Although Biden could in theory refuse to sign the bill, that would be unlikely in the face of increasing bipartisan consensus in the US against China. At the same time, this shows how the Biden administration has sought to restrain hawkishness against China from elected lawmakers.
In particular, Biden’s ambiguous comments suggesting a US commitment to defend Taiwan–when there is none and the US instead adheres to a stance of strategic ambiguity about its course of action in the event of a Taiwan contingency–led to a debate about whether the US was still committed to strategic ambiguity. Some made use of the occasion to argue against strategic ambiguity, instead calling for strategic clarity–an explicit US commitment to defend Taiwan.
US Speaker of the House Nancy Pelosi. Photo credit: Gage Skidmore/Flickr/CC BY-SA 2.0
In a similar vein, there has also been a debate about the usefulness of symbolic shows of support for Taiwan such as the Pelosi visit. Namely, such shows of support may lead to Chinese reprisals, as in the live-fire drills, that contribute to escalating regional tensions–and without concrete gains for Taiwan. No arms deal or trade agreement came out of the Pelosi visit, after all.
Nonetheless, many in Taiwan do welcome such symbolic shows of support, in that this reinforces faith in the US to defend Taiwan, showing that the US is willing to take risks of Chinese reprisal to signal support for Taiwan. Local pan-Green politicians can also tout shows of support as a policy achievement, in that concrete shows of improving US-Taiwan can be touted as an achievement.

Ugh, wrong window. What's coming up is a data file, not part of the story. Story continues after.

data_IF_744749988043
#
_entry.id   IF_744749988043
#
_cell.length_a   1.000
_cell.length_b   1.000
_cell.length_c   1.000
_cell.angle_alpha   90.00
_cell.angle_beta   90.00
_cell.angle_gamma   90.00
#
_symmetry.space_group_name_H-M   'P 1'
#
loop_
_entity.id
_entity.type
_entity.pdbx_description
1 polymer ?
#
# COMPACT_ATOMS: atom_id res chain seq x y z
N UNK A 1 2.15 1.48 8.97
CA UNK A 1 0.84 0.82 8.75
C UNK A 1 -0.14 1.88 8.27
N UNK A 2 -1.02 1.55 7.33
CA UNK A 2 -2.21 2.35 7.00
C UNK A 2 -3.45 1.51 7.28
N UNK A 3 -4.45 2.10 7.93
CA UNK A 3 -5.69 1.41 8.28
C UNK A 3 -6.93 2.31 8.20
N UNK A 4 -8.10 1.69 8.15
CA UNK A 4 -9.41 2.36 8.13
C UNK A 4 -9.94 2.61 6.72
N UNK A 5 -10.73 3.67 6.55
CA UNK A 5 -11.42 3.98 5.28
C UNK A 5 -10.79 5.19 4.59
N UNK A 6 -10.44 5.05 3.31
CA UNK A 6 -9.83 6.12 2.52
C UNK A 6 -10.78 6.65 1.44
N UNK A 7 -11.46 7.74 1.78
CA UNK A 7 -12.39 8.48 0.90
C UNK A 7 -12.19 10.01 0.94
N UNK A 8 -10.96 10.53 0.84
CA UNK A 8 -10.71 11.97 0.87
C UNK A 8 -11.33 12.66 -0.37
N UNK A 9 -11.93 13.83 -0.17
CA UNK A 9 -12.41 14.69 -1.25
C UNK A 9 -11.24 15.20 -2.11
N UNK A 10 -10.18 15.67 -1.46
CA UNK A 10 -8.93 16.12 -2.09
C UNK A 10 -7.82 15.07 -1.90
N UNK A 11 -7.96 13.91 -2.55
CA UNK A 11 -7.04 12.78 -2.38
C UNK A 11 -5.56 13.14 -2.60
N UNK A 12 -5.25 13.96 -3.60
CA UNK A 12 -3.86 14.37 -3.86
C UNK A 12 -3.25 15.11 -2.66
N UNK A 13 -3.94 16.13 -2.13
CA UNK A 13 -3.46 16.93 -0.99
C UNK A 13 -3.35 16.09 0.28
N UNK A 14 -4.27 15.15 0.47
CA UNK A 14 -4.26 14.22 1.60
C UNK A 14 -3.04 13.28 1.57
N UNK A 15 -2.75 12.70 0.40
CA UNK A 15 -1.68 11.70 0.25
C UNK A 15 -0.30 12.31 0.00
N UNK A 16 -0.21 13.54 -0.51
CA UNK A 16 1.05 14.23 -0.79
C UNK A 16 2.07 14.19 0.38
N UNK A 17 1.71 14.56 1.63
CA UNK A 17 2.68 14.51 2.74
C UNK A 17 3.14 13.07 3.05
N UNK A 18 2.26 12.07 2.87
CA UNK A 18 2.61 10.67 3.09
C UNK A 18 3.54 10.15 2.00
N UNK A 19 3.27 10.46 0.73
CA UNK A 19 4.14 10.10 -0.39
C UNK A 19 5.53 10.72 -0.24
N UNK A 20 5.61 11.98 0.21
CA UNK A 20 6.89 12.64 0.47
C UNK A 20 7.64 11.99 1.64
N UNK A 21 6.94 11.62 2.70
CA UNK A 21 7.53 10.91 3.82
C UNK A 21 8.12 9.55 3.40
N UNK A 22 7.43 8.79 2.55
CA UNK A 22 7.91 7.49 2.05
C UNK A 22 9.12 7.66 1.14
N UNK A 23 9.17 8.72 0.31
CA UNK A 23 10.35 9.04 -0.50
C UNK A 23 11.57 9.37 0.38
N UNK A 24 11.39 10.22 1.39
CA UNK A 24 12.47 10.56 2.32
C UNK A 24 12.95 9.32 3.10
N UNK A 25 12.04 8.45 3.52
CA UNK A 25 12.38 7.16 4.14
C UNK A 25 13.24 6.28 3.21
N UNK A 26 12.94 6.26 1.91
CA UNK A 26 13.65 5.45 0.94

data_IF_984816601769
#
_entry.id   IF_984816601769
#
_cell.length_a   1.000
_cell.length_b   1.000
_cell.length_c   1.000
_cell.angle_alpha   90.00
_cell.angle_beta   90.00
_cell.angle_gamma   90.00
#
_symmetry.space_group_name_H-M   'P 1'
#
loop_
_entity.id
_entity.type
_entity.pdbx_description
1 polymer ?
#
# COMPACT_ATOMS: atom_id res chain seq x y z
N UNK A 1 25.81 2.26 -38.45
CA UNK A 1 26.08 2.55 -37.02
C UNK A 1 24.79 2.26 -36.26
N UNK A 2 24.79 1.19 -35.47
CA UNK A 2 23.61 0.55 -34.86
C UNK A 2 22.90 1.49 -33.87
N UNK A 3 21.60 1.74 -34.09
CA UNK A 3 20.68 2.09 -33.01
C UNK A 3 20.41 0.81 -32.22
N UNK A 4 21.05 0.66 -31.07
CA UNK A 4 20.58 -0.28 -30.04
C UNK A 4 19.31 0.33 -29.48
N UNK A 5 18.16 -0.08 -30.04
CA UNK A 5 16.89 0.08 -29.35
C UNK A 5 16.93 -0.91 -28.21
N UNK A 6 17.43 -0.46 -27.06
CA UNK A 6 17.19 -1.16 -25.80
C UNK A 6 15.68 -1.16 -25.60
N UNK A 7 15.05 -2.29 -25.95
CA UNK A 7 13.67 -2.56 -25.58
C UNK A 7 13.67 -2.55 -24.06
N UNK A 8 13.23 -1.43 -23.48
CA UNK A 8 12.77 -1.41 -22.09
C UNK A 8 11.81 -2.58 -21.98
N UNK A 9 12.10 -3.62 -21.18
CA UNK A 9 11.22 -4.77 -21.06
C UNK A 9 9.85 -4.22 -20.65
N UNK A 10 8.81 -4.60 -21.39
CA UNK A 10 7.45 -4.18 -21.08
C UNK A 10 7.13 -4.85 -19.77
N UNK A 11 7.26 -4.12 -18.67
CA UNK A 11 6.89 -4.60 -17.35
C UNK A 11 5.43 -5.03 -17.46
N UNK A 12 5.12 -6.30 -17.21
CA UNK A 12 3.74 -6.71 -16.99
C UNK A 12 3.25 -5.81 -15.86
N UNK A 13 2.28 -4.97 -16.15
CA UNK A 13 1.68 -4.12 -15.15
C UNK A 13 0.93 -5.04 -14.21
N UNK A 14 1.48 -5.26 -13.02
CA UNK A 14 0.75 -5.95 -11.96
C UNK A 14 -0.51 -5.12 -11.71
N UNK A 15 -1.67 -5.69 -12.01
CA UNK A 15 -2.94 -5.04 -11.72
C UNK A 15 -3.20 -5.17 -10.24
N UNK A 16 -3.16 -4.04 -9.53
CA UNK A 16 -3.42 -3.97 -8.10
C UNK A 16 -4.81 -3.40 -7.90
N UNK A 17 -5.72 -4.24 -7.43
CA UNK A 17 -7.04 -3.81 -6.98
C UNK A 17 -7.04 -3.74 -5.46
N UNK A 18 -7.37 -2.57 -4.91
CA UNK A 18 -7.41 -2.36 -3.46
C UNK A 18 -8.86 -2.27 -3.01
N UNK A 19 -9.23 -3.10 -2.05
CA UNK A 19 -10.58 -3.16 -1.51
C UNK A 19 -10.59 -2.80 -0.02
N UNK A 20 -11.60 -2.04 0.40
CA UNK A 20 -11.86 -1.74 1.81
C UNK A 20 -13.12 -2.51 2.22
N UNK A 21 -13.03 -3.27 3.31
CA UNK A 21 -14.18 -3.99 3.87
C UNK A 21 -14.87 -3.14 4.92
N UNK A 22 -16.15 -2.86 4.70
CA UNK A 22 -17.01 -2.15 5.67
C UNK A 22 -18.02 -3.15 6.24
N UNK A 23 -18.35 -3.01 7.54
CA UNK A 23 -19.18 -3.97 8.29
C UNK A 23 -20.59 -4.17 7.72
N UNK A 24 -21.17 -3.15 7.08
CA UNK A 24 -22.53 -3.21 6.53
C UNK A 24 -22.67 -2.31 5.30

It has more often been those that were more skeptical about a rapid shift away from long standing policies of strategic ambiguity–with the view that decades of policy were thrown out without sufficient debate–who have also been skeptical of symbolic measures in the absence of substantive measures that would strengthen defense or improve economic ties to increase the incentive for the US to support Taiwan. As such, one expects that as the Taiwan Policy Act is discussed by the House and Senate going forward, the debate about the substantive versus symbolic measures of support for Taiwan will be the primary cleavage in terms of those for or against the bill.